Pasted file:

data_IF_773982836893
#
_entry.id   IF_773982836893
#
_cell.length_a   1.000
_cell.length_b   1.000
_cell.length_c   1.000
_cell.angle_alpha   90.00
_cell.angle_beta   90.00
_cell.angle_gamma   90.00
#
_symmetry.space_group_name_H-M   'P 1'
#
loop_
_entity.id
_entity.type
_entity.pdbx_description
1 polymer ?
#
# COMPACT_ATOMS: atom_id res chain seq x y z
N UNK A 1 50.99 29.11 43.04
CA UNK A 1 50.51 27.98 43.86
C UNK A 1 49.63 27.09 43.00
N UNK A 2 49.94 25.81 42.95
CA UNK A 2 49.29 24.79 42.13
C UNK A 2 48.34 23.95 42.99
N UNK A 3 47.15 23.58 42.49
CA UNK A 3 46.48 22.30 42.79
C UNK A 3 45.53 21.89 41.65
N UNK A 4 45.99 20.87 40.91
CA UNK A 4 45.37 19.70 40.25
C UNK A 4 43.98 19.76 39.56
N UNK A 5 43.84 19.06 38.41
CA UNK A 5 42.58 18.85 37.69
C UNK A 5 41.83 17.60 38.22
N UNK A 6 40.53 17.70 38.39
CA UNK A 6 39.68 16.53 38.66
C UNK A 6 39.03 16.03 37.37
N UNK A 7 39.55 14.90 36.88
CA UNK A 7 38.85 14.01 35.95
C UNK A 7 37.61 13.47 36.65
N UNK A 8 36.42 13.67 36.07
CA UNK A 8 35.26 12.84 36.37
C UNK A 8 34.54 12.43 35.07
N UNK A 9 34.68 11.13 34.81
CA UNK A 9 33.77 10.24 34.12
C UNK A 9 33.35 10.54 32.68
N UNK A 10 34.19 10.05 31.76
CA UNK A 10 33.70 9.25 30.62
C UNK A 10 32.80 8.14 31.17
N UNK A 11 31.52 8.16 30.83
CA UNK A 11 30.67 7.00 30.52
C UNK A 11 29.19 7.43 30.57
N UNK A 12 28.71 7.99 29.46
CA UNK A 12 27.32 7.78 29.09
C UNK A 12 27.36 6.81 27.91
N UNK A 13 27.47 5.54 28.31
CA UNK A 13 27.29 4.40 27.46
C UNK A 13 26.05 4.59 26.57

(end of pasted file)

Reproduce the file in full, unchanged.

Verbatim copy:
data_IF_773982836893
#
_entry.id   IF_773982836893
#
_cell.length_a   1.000
_cell.length_b   1.000
_cell.length_c   1.000
_cell.angle_alpha   90.00
_cell.angle_beta   90.00
_cell.angle_gamma   90.00
#
_symmetry.space_group_name_H-M   'P 1'
#
loop_
_entity.id
_entity.type
_entity.pdbx_description
1 polymer ?
#
# COMPACT_ATOMS: atom_id res chain seq x y z
N UNK A 1 50.99 29.11 43.04
CA UNK A 1 50.51 27.98 43.86
C UNK A 1 49.63 27.09 43.00
N UNK A 2 49.94 25.81 42.95
CA UNK A 2 49.29 24.79 42.13
C UNK A 2 48.34 23.95 42.99
N UNK A 3 47.15 23.58 42.49
CA UNK A 3 46.48 22.30 42.79
C UNK A 3 45.53 21.89 41.65
N UNK A 4 45.99 20.87 40.91
CA UNK A 4 45.37 19.70 40.25
C UNK A 4 43.98 19.76 39.56
N UNK A 5 43.84 19.06 38.41
CA UNK A 5 42.58 18.85 37.69
C UNK A 5 41.83 17.60 38.22
N UNK A 6 40.53 17.70 38.39
CA UNK A 6 39.68 16.53 38.66
C UNK A 6 39.03 16.03 37.37
N UNK A 7 39.55 14.90 36.88
CA UNK A 7 38.85 14.01 35.95
C UNK A 7 37.61 13.47 36.65
N UNK A 8 36.42 13.67 36.07
CA UNK A 8 35.26 12.84 36.37
C UNK A 8 34.54 12.43 35.07
N UNK A 9 34.68 11.13 34.81
CA UNK A 9 33.77 10.24 34.12
C UNK A 9 33.35 10.54 32.68
N UNK A 10 34.19 10.05 31.76
CA UNK A 10 33.70 9.25 30.62
C UNK A 10 32.80 8.14 31.17
N UNK A 11 31.52 8.16 30.83
CA UNK A 11 30.67 7.00 30.52
C UNK A 11 29.19 7.43 30.57
N UNK A 12 28.71 7.99 29.46
CA UNK A 12 27.32 7.78 29.09
C UNK A 12 27.36 6.81 27.91
N UNK A 13 27.47 5.54 28.31
CA UNK A 13 27.29 4.40 27.46
C UNK A 13 26.05 4.59 26.57